Archaeologists have made a thrilling discovery at the ancient Maya city of Palenque – a burial chamber of a high-status elite individual within the enigmatic CP3 structure, unveiled during the latest round of excavations. Home of the Red Queen’s Red Palace , Palenque has been the subject of archaeological digs and restoration works for decades.
The complete human skeleton, positioned face-up and oriented northwards, hints at a funerary custom exclusively reserved for the elite. As if that wasn’t enough, the excavation also revealed a mysterious niche adorned with an array of green stone figures – adding to the intrigue surrounding the fascinating Maya civilization .
The complete skeleton found at Palenque. ( INAH)
Insights into Ancient Maya Provided by Palenque Burial Chamber Discoveries
The Palenque burial chamber contained a primary and secondary burial, with several large ceramic bowls placed inside as offerings. As per Maya funerary customs , these bowls were left within the Palenque burial chamber to nourish the deceased in the afterlife.
According to the National Institute of Anthropology and History ( INAH) in Mexico, the secondary Palenque burial chamber included an offering consisting of three plates alongside a niche adorned with a collection of enigmatic green stone figures. The skeletal remains from the secondary deposit belonged to a woman who was probably originally buried at a different location, before having her bones placed in the access space or antechamber when it was reopened.
This recent Palenque burial discovery was made during archaeological salvage operations within the CP3 structure, which is currently undergoing infrastructure improvements and renewal as part of the Program for the Improvement of Archaeological Zones (Promeza). The INAH, operating under the auspices of the Mexican Ministry of Culture, is responsible for carrying out the Promeza initiative.
The Palenque burial chamber excavations also revealed a mysterious niche adorned with an array of green stone figures. ( INAH)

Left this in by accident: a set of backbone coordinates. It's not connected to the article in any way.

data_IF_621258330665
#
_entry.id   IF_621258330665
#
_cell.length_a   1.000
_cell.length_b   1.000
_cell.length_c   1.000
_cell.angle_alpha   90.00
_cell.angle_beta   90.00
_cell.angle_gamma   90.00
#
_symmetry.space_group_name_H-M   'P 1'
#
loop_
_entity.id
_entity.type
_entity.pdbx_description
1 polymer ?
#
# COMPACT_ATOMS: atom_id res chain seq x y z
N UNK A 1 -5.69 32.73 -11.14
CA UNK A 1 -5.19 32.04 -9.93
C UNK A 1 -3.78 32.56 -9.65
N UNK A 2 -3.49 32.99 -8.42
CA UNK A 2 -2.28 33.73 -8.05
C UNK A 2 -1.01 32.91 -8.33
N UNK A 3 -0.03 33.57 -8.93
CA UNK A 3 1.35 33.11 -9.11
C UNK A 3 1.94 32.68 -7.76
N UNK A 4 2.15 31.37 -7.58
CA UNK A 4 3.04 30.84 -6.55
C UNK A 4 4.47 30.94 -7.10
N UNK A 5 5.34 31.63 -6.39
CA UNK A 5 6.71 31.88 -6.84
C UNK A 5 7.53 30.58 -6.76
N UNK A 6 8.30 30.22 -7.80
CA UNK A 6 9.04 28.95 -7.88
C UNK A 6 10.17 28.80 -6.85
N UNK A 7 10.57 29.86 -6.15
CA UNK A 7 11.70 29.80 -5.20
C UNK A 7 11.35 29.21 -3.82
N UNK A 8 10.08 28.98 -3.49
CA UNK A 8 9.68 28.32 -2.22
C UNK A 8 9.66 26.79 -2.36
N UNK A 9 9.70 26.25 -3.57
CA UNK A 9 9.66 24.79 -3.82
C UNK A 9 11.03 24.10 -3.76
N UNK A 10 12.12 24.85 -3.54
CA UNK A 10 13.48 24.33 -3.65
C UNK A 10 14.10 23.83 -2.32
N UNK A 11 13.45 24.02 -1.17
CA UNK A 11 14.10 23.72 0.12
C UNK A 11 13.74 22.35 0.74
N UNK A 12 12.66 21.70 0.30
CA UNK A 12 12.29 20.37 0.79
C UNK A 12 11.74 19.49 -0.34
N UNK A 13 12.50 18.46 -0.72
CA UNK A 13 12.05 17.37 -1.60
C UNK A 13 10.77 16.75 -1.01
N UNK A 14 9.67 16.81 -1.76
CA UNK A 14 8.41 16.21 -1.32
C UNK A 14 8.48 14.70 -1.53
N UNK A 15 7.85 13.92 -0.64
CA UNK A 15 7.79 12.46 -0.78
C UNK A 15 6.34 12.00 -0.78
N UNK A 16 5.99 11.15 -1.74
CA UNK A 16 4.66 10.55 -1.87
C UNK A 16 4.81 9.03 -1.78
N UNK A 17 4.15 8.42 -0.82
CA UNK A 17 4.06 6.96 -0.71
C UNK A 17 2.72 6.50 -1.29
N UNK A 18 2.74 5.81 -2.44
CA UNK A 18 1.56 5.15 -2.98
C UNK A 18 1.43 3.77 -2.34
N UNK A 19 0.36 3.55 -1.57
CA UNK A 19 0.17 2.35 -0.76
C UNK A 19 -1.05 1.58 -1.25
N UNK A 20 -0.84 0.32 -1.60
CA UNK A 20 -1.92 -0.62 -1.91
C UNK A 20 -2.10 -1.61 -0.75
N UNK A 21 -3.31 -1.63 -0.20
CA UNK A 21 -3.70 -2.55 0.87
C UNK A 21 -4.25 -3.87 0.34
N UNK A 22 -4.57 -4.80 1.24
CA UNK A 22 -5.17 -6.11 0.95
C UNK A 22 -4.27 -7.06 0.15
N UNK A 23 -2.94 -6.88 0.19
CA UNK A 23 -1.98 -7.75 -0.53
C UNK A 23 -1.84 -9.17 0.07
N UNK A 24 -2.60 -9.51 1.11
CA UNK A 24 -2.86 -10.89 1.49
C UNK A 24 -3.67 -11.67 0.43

Restoring Palenque: Excavations Reveal New Details About Maya History
Diego Prieto Hernández, the general director of the INAH, shared the latest updates on the institution’s collaborative fieldwork with the National Fund for the Promotion of Tourism. The ongoing work is being carried out in Section 1, spanning from Palenque, in Chiapas, to Escárcega, Campeche.
“In Palenque, important work is being done to condition the area, since a growing number of visitors is expected to exceed 500,000 visitors a year,” explained Prieto Hernández. “The construction of the Visitor Service Center (Catvi) presents progress from 83 to 87%. Likewise, the rehabilitation of the museum and the renovation of its electrical and plumbing installations are carried out.”
According to the report, the archaeological salvage tasks are almost complete. Nevertheless, archaeologists and other professionals continue with the analysis and interpretation of archaeological information being unearthed in the area.
Excavations of the Palenque burial chambers revealed several large ceramic bowls placed inside as offerings. ( INAH)
As a result of the new information being unearthed during excavations, Palenque Museum is in the process of updating its scientific script, and new signage for the archaeological zone is currently being prepared. Additionally, infrastructure is being developed to support merchants and artisans selling their products to the public. Heritage Daily reported that the rehabilitation of walkways in various sectors of the archaeological site, including the newly opened Group IV, is also underway.
Digs taking place at Palenque are just part of several ongoing archaeological projects in Mexico. INAH announced that as of March 20, 2023, they have recovered 2,655 real estate assets, 218 movable goods (such as ceramics or figurines), 255,683 ceramic fragments currently being analyzed, 177 human burials and 38 natural features associated with the landscape.
Ruins of the ancient Maya city of Palenque, where the recent Palenque burial chambers were discovered by archaeologists during excavations ahead of the planned Maya train construction. ( Maximilian / Adobe Stock)
Palenque: A Lost Maya Gem
Palenque is an ancient Maya city located in the southern Mexican state of Chiapas, near the border with Guatemala. The city enjoyed its peak during the 7th century AD and it was one of the most important cultural and political centers of the Maya civilization . Palenque is renowned for its magnificent art and architecture, elaborate sculptures and hieroglyphic inscriptions, which reflect the highest heights of the Maya civilization, reported National Geographic .
Palenque was first occupied around 100 BC and flourished during the Late Classic period, from about 600 to 800 AD. During this time, the city was ruled by a series of powerful kings who oversaw the construction of some of Palenque’s most famous buildings, including the Temple of the Inscriptions, the aforementioned Red Palace and the Temple of the Cross.
The Temple of the Inscriptions is particularly significant because it contains the tomb of Pakal the Great, one of Palenque’s most famous rulers. Pakal’s tomb was found deep within the temple, along with a number of remarkable carvings and artifacts that provide insight into Maya beliefs about death and the afterlife. Palenque was abandoned sometime in the 9th century and the city was largely forgotten until the 18th century when explorers rediscovered its ruins.
Top image: INAH announced the discovery Palenque burial chambers. Source: INAH
By Sahir Pandey
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